For my Woollinn sweater, I selected 3 skeins of variegated light-green sock yarn from 3 Irish dyers:
. a merino-nylon from Fine Fish Yarns,
. a BFL-nylon from Woolly Adventures, and
. a BFL-nylon from Ewe Momma.
All three of the colourways were speckled, but in completely different ways. And the shades of green were also quite different, in terms of saturation and cool vs warm tones.


2. Choose Your Pattern
Find a basic sweater pattern that calls for 3 skeins of fingering weight yarn. The design should be sufficiently plain so as not to compete with your variegated colourways. In other words, you probably do not want to get involved with cables or lace here. A basic raglan design should work nicely. Or something with an interesting construction or neckline. 

My Woollinn sweater is based on a design I am working on, called A Gentle Morning (not yet published), which is a simple henley top with contiguous sleeves. 


3. Alternate Skeins as You Knit

If you have ever worked with skeins of yarn from different dye lots, or even with hand-dyed yarn from the same dyelot sometimes, you will already be familiar with the concept. But basically: Work with the 3 skeins at the same time, alternating between them as if you were knitting stripes.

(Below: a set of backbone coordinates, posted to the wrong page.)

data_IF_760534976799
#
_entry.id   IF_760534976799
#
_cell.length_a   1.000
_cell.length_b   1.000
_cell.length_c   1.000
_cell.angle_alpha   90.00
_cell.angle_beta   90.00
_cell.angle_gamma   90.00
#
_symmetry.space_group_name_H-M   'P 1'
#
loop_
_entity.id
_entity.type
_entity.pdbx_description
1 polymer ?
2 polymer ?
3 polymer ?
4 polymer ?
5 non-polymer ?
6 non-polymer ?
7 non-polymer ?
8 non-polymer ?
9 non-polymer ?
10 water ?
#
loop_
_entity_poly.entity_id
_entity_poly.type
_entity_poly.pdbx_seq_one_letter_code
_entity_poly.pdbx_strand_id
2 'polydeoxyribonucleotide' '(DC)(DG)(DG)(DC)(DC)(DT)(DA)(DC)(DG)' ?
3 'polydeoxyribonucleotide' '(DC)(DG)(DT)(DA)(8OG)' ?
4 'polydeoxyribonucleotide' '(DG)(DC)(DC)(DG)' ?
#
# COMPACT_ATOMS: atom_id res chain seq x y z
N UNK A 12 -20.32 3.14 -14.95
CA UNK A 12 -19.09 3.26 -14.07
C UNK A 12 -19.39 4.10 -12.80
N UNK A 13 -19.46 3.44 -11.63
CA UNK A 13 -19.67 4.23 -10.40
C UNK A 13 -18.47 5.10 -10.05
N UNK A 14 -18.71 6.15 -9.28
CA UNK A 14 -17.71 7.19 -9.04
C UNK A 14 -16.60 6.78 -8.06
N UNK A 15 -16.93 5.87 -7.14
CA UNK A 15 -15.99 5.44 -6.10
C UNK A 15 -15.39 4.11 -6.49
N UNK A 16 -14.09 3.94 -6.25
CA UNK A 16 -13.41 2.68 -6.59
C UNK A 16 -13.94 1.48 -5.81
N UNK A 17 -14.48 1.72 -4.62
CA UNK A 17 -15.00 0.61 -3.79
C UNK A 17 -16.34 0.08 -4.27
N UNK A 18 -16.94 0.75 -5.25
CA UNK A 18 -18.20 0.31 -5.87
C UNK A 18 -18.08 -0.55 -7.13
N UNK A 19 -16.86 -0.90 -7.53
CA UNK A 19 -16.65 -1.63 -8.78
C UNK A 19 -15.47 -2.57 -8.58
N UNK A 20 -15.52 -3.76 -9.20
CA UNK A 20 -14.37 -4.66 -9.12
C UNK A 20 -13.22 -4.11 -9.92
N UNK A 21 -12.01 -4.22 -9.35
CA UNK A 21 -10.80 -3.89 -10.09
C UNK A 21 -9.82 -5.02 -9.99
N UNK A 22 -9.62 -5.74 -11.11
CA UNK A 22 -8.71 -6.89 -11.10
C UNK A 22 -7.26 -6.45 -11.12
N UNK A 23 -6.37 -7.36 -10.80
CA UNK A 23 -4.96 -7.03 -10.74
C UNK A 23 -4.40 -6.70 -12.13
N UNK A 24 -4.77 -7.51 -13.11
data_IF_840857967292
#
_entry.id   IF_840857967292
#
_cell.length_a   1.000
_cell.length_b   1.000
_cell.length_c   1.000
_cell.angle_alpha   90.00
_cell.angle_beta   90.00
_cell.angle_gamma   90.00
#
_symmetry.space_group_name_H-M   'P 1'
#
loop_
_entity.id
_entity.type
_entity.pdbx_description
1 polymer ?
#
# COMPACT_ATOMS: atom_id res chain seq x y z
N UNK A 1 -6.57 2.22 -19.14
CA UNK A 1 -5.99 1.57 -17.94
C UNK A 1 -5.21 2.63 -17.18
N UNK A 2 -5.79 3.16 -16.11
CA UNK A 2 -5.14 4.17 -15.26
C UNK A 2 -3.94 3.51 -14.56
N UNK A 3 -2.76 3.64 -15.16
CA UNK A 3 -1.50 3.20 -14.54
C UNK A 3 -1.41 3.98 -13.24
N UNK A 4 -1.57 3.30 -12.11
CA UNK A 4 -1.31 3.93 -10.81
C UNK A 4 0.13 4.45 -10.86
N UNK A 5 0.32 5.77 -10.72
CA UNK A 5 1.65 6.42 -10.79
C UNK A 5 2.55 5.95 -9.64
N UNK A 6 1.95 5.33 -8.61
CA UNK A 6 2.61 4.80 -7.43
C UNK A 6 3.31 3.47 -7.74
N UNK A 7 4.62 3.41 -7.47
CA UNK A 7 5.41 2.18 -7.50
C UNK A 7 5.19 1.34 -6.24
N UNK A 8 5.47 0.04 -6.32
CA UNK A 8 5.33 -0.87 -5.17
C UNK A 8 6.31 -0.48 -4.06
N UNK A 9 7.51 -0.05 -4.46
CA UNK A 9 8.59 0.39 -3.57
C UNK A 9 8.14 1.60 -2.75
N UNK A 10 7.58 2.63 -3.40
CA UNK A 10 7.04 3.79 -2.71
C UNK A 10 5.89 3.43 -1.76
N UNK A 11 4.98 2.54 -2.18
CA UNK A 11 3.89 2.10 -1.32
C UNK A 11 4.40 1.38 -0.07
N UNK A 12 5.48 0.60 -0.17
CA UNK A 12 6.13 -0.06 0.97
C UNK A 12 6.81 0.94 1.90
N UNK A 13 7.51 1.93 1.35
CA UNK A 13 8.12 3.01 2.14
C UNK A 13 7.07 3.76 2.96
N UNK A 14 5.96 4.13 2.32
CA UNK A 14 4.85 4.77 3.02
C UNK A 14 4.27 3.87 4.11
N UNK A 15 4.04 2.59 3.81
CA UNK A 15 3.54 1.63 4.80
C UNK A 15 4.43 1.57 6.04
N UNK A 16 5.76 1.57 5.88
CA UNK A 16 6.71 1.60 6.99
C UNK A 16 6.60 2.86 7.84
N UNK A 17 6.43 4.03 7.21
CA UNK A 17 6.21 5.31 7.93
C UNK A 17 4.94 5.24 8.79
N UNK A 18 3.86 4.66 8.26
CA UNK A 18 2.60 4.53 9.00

One way to do this, which makes for the most even blend, is to work all the colours equally throughout the sweater. For example:
Work 2 rounds/rows in colour A.
Work 2 rounds/ rows in Colour B.
Work 2 rounds/ rows in Colour C.
Repeat all the way through the sweater.

Note that the reason I suggest alternating every 2 rounds rather than every single round, is that if working in the flat or doing short rows, the yarn would need to 'return' before you can alternate colours again. But if your pattern is mostly in the round with only brief flat sections, you could  alternate every single round for most of it, and every other round for those sections where you have to go back and forth. 

An alternative way to blend the colourways, would be to aim for randomness. For example:
Work 1 round in Colour A.
Work 2 rounds in Colour B.
Work 3 rounds in Colour C.
Work 2 round in Colour A.
Work 3 rounds in Colour B.
Work 1 round in Colour C. 
Continue varying each colourway's stripe thickness all the way through the sweater.


And yet another alternative, would be to use either of the methods above in a central location (i.e. the yoke) and then gradually separate the colours so that you have substantial sections knitted up in each individual yarn. 

For example, here is what I did with my own top-down sweater:
. Yoke: Alternated 2 rows/rounds of each colour evenly.
. Bodice: Started out as for yoke, then gradually increased the number of rounds in Colour A, until I was knitting the lower part of the bodice with Colour A only.